Naira stabilizes at NAFEX window as dollar supply improves significantly

The naira remained stable against the dollar at NAFEX to close at N395/$1 during intra-day trading on Friday.

Forex turnover rose sharply by 50.97%, as the Naira’s exchange rate at the NAFEX window remained stable against the dollar to close at N395/$1 during intra-day trading on Friday, December 4.

Also, the Naira depreciated against the dollar, closing at N475/$1 at the parallel market on Friday, December 4, 2020, as the CBN’s new policy on diaspora remittances appear to have deepened dollar supply and reduced pressure on the black market.

The new policy takes off as more forex is expected into the country with more Nigerians in diaspora having more incentive to send money into the country.

ABCON President, Aminu Gwadebe, had blamed the crash of the naira on illegal activities that include hoarding, speculation, illegal cash evacuations through the nation’s borders, use of the dollar for gratification and so on.

Parallel market: According to information from Abokifx – a prominent FX tracking website, at the black market where forex is traded unofficially, the Naira depreciated against the dollar to close at N475/$1 on Friday.

This represents a N5 drop when compared to the N470/$1 that it exchanged for on Thursday, December 3.

  • The local currency had strengthened by about 7.8% within one week in September at the black market, as the CBN introduced some measures targeted at exporters and importers.
  • This is to boost the supply of dollars in the foreign exchange market and reduce the high demand for forex by traders
  • However, the gains appear to have been completely erased with the recent crash of the exchange rate.
  • The CBN has sold over $1 billion to BDCs since they resumed forex sales on Monday, September 7, 2020.
  • This was expected to inject more liquidity into the retail end of the foreign exchange market and discourage hoarding and speculation.
  • However, the exchange rate against the dollar has remained volatile after the initial gains made, following the CBN’s resumption of sales of dollars to the BDCs.
  • Despite the CBN intervention, the huge demand backlog by manufacturers and foreign investors still puts pressure and creates a volatile situation in the foreign exchange market.

NAFEX: The Naira remained stable against the dollar at the Investors and Exporters (I&E) window on Friday, closing at N395/$1.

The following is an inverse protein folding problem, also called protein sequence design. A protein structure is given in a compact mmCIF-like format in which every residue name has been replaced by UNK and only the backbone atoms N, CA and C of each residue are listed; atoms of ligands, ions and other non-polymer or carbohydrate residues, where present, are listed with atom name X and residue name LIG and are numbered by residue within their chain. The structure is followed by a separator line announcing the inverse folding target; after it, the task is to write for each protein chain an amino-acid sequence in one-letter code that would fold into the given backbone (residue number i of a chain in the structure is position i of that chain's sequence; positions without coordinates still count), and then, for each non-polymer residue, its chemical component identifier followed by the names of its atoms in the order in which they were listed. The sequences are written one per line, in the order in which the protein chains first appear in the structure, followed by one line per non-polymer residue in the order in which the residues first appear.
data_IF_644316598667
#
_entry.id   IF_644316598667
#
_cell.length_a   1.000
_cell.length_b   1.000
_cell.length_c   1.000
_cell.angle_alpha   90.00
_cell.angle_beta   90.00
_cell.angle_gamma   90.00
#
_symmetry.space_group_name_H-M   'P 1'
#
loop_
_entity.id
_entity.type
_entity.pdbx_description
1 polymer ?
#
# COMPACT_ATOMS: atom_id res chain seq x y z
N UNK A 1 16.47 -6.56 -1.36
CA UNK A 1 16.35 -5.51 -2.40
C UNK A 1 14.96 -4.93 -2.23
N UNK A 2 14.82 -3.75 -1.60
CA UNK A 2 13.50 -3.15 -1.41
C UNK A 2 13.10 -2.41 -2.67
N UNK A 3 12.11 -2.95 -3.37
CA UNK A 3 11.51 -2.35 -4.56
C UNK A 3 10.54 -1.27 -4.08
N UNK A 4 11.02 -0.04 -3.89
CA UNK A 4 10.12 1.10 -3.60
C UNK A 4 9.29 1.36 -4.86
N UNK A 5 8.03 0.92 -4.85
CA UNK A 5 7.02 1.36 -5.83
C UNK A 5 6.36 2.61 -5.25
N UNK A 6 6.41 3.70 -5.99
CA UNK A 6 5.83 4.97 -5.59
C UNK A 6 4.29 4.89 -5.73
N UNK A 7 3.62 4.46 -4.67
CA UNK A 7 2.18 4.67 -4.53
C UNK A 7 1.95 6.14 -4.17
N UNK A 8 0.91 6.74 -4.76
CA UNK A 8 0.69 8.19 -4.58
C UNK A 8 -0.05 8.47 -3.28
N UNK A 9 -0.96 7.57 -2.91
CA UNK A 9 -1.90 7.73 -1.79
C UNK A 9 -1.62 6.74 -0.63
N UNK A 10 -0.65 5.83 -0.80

• This was the same rate that it exchanged for on Thursday, December 3.
  • The opening indicative rate was N392.38 to a dollar on Friday. This represents a 12 kobo gain when compared to the N392.50 that was recorded on Thursday.
  • The N404.91 to a dollar was the highest rate during intra-day trading before, it still closed at N395 to a dollar. It also sold for as low as N384.50/$1 during intra-day trading.
  • Forex turnover: Forex turnover at the Investor and Exporters (I&E) window rose by 50.97% on Friday, December 4, 2020.
  • Forex turnover increased from $158.42 million on Thursday, December 3, 2020, to $239.17 million on Friday, December 4, 2020.
  • The CBN is still struggling to clear the backlog of foreign exchange demand, especially by foreign investors wishing to repatriate their funds.
  • The sharp drop in dollar supply after the previous trading day’s increase reinforces the volatility of the foreign exchange market. The supply of dollars has been on a decline for months due to low oil prices and the absence of foreign capital inflow into the country.
  • The average daily forex sale for last week was about $169.93 million, which represents a huge increase from the $34.5 million that was recorded the previous week.
  • Total forex trading at the NAFEX window in the month of September was about $1.98 billion, compared to $843.97 million in August.
  • The exchange rate is still being affected by low oil prices, dollar scarcity, a backlog of forex demand, and a shaky economy that has been hit by the coronavirus pandemic.
  • Some members of MPC of the CBN have expressed serious concerns over the increasing demand pressure in the country’s foreign exchange market. This is an obligation of manufacturers to their foreign suppliers that continues to increase in the face of dollar shortages.

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